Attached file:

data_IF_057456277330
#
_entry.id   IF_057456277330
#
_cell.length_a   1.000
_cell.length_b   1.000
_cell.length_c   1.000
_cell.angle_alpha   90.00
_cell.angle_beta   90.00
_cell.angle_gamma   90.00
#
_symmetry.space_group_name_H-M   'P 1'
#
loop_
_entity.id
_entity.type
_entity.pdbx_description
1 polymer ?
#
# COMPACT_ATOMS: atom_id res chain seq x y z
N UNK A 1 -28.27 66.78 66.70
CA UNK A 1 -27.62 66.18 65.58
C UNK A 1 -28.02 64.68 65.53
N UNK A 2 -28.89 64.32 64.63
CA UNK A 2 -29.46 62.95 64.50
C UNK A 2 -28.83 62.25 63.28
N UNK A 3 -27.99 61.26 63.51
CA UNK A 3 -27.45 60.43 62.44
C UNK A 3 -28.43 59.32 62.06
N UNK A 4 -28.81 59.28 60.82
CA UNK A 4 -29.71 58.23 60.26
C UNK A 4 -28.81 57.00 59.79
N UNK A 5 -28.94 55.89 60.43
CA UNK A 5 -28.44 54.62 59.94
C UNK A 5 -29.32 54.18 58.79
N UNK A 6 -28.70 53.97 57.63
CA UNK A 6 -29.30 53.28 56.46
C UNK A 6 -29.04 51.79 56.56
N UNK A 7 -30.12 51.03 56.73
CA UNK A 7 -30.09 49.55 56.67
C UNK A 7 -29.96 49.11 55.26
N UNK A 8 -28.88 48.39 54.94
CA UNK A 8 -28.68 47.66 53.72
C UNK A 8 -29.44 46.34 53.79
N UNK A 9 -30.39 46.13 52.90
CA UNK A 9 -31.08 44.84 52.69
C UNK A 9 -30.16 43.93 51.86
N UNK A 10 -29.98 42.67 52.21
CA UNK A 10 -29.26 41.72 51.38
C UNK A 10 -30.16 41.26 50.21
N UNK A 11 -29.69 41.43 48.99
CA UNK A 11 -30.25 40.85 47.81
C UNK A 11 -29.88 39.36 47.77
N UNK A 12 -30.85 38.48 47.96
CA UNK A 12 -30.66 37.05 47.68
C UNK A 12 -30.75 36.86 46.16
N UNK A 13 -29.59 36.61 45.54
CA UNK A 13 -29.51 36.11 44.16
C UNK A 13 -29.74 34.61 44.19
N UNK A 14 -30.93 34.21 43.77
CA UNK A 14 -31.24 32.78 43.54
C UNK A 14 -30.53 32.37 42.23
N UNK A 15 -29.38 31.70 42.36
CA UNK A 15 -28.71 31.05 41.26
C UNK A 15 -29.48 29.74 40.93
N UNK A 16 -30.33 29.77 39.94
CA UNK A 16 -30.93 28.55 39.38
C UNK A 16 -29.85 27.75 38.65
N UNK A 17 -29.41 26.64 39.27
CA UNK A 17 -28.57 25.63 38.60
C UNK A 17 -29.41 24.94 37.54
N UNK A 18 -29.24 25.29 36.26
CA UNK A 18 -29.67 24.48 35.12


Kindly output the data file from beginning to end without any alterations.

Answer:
data_IF_057456277330
#
_entry.id   IF_057456277330
#
_cell.length_a   1.000
_cell.length_b   1.000
_cell.length_c   1.000
_cell.angle_alpha   90.00
_cell.angle_beta   90.00
_cell.angle_gamma   90.00
#
_symmetry.space_group_name_H-M   'P 1'
#
loop_
_entity.id
_entity.type
_entity.pdbx_description
1 polymer ?
#
# COMPACT_ATOMS: atom_id res chain seq x y z
N UNK A 1 -28.27 66.78 66.70
CA UNK A 1 -27.62 66.18 65.58
C UNK A 1 -28.02 64.68 65.53
N UNK A 2 -28.89 64.32 64.63
CA UNK A 2 -29.46 62.95 64.50
C UNK A 2 -28.83 62.25 63.28
N UNK A 3 -27.99 61.26 63.51
CA UNK A 3 -27.45 60.43 62.44
C UNK A 3 -28.43 59.32 62.06
N UNK A 4 -28.81 59.28 60.82
CA UNK A 4 -29.71 58.23 60.26
C UNK A 4 -28.81 57.00 59.79
N UNK A 5 -28.94 55.89 60.43
CA UNK A 5 -28.44 54.62 59.94
C UNK A 5 -29.32 54.18 58.79
N UNK A 6 -28.70 53.97 57.63
CA UNK A 6 -29.30 53.28 56.46
C UNK A 6 -29.04 51.79 56.56
N UNK A 7 -30.12 51.03 56.73
CA UNK A 7 -30.09 49.55 56.67
C UNK A 7 -29.96 49.11 55.26
N UNK A 8 -28.88 48.39 54.94
CA UNK A 8 -28.68 47.66 53.72
C UNK A 8 -29.44 46.34 53.79
N UNK A 9 -30.39 46.13 52.90
CA UNK A 9 -31.08 44.84 52.69
C UNK A 9 -30.16 43.93 51.86
N UNK A 10 -29.98 42.67 52.21
CA UNK A 10 -29.26 41.72 51.38
C UNK A 10 -30.16 41.26 50.21
N UNK A 11 -29.69 41.43 48.99
CA UNK A 11 -30.25 40.85 47.81
C UNK A 11 -29.88 39.36 47.77
N UNK A 12 -30.85 38.48 47.96
CA UNK A 12 -30.66 37.05 47.68
C UNK A 12 -30.75 36.86 46.16
N UNK A 13 -29.59 36.61 45.54
CA UNK A 13 -29.51 36.11 44.16
C UNK A 13 -29.74 34.61 44.19
N UNK A 14 -30.93 34.21 43.77
CA UNK A 14 -31.24 32.78 43.54
C UNK A 14 -30.53 32.37 42.23
N UNK A 15 -29.38 31.70 42.36
CA UNK A 15 -28.71 31.05 41.26
C UNK A 15 -29.48 29.74 40.93
N UNK A 16 -30.33 29.77 39.94
CA UNK A 16 -30.93 28.55 39.38
C UNK A 16 -29.85 27.75 38.65
N UNK A 17 -29.41 26.64 39.27
CA UNK A 17 -28.57 25.63 38.60
C UNK A 17 -29.41 24.94 37.54
N UNK A 18 -29.24 25.29 36.26
CA UNK A 18 -29.67 24.48 35.12